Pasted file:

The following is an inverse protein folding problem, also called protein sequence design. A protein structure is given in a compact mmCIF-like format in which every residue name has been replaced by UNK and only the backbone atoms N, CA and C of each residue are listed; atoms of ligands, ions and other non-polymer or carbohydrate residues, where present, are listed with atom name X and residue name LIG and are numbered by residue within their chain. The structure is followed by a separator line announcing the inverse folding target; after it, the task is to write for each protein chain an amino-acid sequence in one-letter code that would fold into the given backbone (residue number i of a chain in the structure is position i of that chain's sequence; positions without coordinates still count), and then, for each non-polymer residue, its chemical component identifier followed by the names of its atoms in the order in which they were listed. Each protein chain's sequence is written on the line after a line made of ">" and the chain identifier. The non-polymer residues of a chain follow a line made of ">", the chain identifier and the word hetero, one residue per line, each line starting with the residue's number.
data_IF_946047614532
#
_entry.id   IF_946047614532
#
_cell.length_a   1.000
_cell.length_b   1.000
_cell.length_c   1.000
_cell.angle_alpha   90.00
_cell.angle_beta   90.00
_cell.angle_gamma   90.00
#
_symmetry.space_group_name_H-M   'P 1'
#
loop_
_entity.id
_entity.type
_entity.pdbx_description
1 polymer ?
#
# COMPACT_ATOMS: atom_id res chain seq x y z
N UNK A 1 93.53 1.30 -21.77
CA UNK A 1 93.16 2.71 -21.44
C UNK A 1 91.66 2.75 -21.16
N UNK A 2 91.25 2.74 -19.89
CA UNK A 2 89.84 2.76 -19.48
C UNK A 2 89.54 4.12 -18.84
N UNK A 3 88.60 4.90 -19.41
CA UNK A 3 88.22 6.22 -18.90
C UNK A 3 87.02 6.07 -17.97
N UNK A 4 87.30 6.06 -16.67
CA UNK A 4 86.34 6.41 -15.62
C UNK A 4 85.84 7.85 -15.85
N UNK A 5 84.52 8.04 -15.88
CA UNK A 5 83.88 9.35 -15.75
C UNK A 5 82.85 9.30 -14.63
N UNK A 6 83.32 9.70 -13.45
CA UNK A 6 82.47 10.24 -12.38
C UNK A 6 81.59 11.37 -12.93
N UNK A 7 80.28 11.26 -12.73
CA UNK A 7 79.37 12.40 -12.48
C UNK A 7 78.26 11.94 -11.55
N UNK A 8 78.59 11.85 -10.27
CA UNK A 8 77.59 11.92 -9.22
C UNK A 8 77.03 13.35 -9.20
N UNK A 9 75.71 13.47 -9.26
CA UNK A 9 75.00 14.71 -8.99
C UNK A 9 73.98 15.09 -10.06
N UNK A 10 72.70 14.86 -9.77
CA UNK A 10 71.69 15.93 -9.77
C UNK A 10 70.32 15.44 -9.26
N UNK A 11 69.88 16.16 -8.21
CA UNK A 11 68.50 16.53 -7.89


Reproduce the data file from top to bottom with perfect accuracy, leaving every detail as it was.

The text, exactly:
The following is an inverse protein folding problem, also called protein sequence design. A protein structure is given in a compact mmCIF-like format in which every residue name has been replaced by UNK and only the backbone atoms N, CA and C of each residue are listed; atoms of ligands, ions and other non-polymer or carbohydrate residues, where present, are listed with atom name X and residue name LIG and are numbered by residue within their chain. The structure is followed by a separator line announcing the inverse folding target; after it, the task is to write for each protein chain an amino-acid sequence in one-letter code that would fold into the given backbone (residue number i of a chain in the structure is position i of that chain's sequence; positions without coordinates still count), and then, for each non-polymer residue, its chemical component identifier followed by the names of its atoms in the order in which they were listed. Each protein chain's sequence is written on the line after a line made of ">" and the chain identifier. The non-polymer residues of a chain follow a line made of ">", the chain identifier and the word hetero, one residue per line, each line starting with the residue's number.
data_IF_946047614532
#
_entry.id   IF_946047614532
#
_cell.length_a   1.000
_cell.length_b   1.000
_cell.length_c   1.000
_cell.angle_alpha   90.00
_cell.angle_beta   90.00
_cell.angle_gamma   90.00
#
_symmetry.space_group_name_H-M   'P 1'
#
loop_
_entity.id
_entity.type
_entity.pdbx_description
1 polymer ?
#
# COMPACT_ATOMS: atom_id res chain seq x y z
N UNK A 1 93.53 1.30 -21.77
CA UNK A 1 93.16 2.71 -21.44
C UNK A 1 91.66 2.75 -21.16
N UNK A 2 91.25 2.74 -19.89
CA UNK A 2 89.84 2.76 -19.48
C UNK A 2 89.54 4.12 -18.84
N UNK A 3 88.60 4.90 -19.41
CA UNK A 3 88.22 6.22 -18.90
C UNK A 3 87.02 6.07 -17.97
N UNK A 4 87.30 6.06 -16.67
CA UNK A 4 86.34 6.41 -15.62
C UNK A 4 85.84 7.85 -15.85
N UNK A 5 84.52 8.04 -15.88
CA UNK A 5 83.88 9.35 -15.75
C UNK A 5 82.85 9.30 -14.63
N UNK A 6 83.32 9.70 -13.45
CA UNK A 6 82.47 10.24 -12.38
C UNK A 6 81.59 11.37 -12.93
N UNK A 7 80.28 11.26 -12.73
CA UNK A 7 79.37 12.40 -12.48
C UNK A 7 78.26 11.94 -11.55
N UNK A 8 78.59 11.85 -10.27
CA UNK A 8 77.59 11.92 -9.22
C UNK A 8 77.03 13.35 -9.20
N UNK A 9 75.71 13.47 -9.26
CA UNK A 9 75.00 14.71 -8.99
C UNK A 9 73.98 15.09 -10.06
N UNK A 10 72.70 14.86 -9.77
CA UNK A 10 71.69 15.93 -9.77
C UNK A 10 70.32 15.44 -9.26
N UNK A 11 69.88 16.16 -8.21
CA UNK A 11 68.50 16.53 -7.89